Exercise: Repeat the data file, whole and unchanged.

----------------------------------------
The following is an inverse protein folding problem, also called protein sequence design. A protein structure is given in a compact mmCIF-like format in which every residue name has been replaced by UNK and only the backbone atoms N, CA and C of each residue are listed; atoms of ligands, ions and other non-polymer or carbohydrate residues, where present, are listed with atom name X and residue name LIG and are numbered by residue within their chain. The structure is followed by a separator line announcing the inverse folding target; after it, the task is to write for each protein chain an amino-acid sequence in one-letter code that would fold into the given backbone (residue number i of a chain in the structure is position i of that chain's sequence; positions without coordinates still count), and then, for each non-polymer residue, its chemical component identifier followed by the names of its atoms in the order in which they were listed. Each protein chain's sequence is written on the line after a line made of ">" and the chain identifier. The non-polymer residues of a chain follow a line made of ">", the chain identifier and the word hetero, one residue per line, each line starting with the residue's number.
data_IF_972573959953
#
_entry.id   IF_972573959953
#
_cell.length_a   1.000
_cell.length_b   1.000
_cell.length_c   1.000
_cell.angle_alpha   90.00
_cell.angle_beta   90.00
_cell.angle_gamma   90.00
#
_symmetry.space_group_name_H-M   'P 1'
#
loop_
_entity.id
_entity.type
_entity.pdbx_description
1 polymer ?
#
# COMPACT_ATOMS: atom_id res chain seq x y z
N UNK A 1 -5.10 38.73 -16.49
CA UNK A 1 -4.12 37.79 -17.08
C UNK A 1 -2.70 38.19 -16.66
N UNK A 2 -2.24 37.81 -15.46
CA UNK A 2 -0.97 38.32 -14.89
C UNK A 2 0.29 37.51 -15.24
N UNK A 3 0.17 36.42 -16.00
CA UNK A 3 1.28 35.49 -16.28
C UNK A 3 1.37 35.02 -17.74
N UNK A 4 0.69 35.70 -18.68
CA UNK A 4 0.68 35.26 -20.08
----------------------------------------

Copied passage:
The following is an inverse protein folding problem, also called protein sequence design. A protein structure is given in a compact mmCIF-like format in which every residue name has been replaced by UNK and only the backbone atoms N, CA and C of each residue are listed; atoms of ligands, ions and other non-polymer or carbohydrate residues, where present, are listed with atom name X and residue name LIG and are numbered by residue within their chain. The structure is followed by a separator line announcing the inverse folding target; after it, the task is to write for each protein chain an amino-acid sequence in one-letter code that would fold into the given backbone (residue number i of a chain in the structure is position i of that chain's sequence; positions without coordinates still count), and then, for each non-polymer residue, its chemical component identifier followed by the names of its atoms in the order in which they were listed. Each protein chain's sequence is written on the line after a line made of ">" and the chain identifier. The non-polymer residues of a chain follow a line made of ">", the chain identifier and the word hetero, one residue per line, each line starting with the residue's number.
data_IF_972573959953
#
_entry.id   IF_972573959953
#
_cell.length_a   1.000
_cell.length_b   1.000
_cell.length_c   1.000
_cell.angle_alpha   90.00
_cell.angle_beta   90.00
_cell.angle_gamma   90.00
#
_symmetry.space_group_name_H-M   'P 1'
#
loop_
_entity.id
_entity.type
_entity.pdbx_description
1 polymer ?
#
# COMPACT_ATOMS: atom_id res chain seq x y z
N UNK A 1 -5.10 38.73 -16.49
CA UNK A 1 -4.12 37.79 -17.08
C UNK A 1 -2.70 38.19 -16.66
N UNK A 2 -2.24 37.81 -15.46
CA UNK A 2 -0.97 38.32 -14.89
C UNK A 2 0.29 37.51 -15.24
N UNK A 3 0.17 36.42 -16.00
CA UNK A 3 1.28 35.49 -16.28
C UNK A 3 1.37 35.02 -17.74
N UNK A 4 0.69 35.70 -18.68
CA UNK A 4 0.68 35.26 -20.08